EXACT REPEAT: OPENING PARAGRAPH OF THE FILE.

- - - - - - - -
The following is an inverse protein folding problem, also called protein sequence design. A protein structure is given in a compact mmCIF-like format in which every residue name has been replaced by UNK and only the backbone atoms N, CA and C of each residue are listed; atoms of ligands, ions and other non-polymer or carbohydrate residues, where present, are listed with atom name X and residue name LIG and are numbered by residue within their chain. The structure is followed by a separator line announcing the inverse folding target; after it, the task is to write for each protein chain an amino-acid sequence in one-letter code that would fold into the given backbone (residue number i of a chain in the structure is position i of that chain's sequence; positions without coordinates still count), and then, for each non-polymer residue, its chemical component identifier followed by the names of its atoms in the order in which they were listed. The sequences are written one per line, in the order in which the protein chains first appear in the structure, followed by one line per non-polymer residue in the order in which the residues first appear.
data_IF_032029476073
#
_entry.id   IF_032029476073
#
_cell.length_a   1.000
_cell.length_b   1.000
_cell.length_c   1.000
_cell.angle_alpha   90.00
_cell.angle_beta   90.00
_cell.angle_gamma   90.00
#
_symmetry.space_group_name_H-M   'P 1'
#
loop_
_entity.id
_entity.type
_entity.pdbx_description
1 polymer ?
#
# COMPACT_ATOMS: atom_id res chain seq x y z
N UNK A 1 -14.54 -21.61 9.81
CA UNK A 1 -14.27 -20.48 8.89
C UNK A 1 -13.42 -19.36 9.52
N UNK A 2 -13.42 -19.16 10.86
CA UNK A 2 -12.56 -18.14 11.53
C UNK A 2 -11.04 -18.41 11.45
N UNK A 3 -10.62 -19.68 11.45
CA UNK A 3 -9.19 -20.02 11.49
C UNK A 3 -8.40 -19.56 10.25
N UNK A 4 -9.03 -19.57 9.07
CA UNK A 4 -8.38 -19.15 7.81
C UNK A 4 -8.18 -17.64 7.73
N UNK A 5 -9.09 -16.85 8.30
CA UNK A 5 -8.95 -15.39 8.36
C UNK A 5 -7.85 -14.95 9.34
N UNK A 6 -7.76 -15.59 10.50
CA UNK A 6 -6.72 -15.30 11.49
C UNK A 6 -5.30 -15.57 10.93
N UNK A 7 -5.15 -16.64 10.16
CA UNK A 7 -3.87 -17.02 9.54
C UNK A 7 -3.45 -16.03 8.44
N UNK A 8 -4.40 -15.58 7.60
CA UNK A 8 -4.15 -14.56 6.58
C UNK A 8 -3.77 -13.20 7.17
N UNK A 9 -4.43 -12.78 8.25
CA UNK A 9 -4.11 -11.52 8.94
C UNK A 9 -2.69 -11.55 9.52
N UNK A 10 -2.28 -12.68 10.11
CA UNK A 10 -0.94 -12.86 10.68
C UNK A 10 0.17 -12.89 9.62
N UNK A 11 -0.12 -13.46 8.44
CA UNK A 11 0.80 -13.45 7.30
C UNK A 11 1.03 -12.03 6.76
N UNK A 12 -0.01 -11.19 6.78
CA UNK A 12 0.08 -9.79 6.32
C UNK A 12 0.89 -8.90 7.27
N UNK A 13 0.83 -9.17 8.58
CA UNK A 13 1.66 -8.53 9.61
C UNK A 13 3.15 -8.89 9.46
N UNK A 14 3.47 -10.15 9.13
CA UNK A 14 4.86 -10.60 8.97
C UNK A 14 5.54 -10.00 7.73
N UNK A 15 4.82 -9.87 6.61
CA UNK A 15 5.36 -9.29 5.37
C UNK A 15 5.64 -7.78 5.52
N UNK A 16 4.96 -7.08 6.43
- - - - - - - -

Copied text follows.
The following is an inverse protein folding problem, also called protein sequence design. A protein structure is given in a compact mmCIF-like format in which every residue name has been replaced by UNK and only the backbone atoms N, CA and C of each residue are listed; atoms of ligands, ions and other non-polymer or carbohydrate residues, where present, are listed with atom name X and residue name LIG and are numbered by residue within their chain. The structure is followed by a separator line announcing the inverse folding target; after it, the task is to write for each protein chain an amino-acid sequence in one-letter code that would fold into the given backbone (residue number i of a chain in the structure is position i of that chain's sequence; positions without coordinates still count), and then, for each non-polymer residue, its chemical component identifier followed by the names of its atoms in the order in which they were listed. The sequences are written one per line, in the order in which the protein chains first appear in the structure, followed by one line per non-polymer residue in the order in which the residues first appear.